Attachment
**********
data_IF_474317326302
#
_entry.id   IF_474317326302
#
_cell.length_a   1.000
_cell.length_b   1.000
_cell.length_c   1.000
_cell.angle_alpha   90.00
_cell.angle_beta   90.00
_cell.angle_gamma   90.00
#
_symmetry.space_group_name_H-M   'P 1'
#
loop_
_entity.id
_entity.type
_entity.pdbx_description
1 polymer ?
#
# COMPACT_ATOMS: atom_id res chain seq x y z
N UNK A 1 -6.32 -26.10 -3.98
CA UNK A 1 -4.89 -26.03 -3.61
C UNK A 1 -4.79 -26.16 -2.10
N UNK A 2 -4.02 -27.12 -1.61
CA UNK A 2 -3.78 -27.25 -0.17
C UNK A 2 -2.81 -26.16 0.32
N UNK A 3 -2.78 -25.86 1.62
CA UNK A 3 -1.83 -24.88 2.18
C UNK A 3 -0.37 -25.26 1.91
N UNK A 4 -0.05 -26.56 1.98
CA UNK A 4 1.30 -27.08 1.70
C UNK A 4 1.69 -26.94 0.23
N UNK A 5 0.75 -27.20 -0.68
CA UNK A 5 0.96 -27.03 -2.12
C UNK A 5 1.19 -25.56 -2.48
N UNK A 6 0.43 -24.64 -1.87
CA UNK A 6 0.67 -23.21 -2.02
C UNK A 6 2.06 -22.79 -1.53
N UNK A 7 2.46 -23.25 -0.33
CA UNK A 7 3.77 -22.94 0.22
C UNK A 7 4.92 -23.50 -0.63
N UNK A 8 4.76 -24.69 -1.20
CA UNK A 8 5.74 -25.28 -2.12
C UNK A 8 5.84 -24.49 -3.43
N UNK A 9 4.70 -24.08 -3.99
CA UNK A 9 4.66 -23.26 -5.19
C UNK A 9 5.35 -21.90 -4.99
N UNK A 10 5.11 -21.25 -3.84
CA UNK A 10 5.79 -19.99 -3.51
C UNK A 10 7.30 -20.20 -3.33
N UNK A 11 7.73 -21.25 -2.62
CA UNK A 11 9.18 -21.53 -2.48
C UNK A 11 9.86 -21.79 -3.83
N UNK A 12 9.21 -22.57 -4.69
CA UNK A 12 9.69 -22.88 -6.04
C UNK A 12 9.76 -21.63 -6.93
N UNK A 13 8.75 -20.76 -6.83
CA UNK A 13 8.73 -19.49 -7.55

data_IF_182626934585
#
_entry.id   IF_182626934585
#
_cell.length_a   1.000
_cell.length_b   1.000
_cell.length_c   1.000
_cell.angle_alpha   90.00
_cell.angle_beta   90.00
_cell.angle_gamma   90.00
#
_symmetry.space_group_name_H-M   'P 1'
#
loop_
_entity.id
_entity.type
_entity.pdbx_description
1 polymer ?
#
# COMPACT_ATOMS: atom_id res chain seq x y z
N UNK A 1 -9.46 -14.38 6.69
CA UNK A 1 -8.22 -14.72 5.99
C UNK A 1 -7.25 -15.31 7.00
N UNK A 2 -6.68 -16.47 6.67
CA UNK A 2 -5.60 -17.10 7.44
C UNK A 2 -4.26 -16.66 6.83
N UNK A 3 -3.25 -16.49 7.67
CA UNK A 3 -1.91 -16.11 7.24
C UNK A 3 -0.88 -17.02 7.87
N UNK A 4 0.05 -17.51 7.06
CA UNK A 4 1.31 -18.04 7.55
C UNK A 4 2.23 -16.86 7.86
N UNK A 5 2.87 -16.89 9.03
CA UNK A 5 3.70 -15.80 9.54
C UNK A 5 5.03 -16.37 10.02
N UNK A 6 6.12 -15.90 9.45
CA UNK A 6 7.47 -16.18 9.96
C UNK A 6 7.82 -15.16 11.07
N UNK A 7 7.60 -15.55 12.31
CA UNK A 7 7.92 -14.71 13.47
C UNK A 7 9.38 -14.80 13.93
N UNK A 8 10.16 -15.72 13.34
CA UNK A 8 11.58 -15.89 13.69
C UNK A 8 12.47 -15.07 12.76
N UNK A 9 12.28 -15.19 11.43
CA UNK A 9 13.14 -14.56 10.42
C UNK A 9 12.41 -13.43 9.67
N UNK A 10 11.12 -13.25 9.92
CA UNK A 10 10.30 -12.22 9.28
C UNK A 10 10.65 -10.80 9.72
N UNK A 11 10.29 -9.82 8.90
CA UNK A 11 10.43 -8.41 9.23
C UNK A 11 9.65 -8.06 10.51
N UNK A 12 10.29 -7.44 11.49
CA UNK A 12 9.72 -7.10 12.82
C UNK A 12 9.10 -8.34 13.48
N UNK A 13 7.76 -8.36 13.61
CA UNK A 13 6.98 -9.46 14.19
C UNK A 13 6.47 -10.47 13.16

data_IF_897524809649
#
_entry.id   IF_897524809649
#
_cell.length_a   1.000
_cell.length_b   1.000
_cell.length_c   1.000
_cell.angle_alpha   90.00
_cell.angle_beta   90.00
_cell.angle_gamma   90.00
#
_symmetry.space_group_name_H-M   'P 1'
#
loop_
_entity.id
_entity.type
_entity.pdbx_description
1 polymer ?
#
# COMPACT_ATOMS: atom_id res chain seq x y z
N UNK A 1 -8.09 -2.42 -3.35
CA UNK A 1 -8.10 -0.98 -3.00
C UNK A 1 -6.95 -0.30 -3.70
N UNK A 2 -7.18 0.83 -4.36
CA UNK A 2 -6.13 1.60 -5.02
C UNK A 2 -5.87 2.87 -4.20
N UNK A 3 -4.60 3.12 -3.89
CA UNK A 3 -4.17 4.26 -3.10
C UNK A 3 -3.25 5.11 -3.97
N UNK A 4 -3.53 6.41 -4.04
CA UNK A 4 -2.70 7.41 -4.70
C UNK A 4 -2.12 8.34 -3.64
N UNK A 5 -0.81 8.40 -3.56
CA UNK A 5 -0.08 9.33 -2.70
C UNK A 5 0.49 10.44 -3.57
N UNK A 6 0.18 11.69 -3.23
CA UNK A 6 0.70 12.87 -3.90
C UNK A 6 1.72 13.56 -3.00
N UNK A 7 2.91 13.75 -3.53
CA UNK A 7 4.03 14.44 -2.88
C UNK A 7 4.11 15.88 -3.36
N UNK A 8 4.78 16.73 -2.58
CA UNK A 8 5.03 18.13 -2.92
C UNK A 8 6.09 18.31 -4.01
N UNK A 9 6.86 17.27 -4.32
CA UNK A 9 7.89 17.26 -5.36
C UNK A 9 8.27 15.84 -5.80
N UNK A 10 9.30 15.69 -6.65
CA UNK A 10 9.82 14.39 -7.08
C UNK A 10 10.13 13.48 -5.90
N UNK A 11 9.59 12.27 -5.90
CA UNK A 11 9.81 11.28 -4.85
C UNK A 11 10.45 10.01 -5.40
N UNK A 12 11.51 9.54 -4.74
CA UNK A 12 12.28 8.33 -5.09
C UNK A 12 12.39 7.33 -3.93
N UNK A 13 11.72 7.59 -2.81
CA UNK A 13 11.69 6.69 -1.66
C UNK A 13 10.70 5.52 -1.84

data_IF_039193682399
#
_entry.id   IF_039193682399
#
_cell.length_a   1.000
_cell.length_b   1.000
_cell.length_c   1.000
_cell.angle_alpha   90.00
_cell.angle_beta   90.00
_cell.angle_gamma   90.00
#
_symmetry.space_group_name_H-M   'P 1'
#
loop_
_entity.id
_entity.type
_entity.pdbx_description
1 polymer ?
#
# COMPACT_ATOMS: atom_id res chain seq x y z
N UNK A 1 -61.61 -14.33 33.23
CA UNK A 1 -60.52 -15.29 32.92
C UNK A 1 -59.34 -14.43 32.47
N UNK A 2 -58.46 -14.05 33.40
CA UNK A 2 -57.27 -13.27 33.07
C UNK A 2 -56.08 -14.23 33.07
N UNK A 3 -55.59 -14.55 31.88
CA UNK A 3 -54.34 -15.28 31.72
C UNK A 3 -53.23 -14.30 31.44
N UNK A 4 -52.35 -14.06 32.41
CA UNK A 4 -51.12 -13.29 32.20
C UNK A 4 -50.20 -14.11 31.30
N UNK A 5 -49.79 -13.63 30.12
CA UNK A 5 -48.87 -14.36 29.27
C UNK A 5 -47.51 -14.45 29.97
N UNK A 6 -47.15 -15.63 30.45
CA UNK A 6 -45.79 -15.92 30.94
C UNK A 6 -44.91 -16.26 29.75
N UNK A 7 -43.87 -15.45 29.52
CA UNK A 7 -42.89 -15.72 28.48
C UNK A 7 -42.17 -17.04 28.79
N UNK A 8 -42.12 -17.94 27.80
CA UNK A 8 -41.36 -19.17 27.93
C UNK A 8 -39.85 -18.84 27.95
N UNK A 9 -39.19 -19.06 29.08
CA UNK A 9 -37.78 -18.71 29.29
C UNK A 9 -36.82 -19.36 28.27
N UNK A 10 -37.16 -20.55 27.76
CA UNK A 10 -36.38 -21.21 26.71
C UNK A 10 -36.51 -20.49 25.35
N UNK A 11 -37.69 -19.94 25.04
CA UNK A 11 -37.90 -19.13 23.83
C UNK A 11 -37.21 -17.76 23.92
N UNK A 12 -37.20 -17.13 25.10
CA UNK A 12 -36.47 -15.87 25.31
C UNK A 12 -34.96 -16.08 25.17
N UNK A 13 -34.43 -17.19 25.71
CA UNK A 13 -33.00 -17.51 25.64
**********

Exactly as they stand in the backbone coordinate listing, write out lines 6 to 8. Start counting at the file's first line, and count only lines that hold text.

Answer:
_cell.length_b   1.000
_cell.length_c   1.000
_cell.angle_alpha   90.00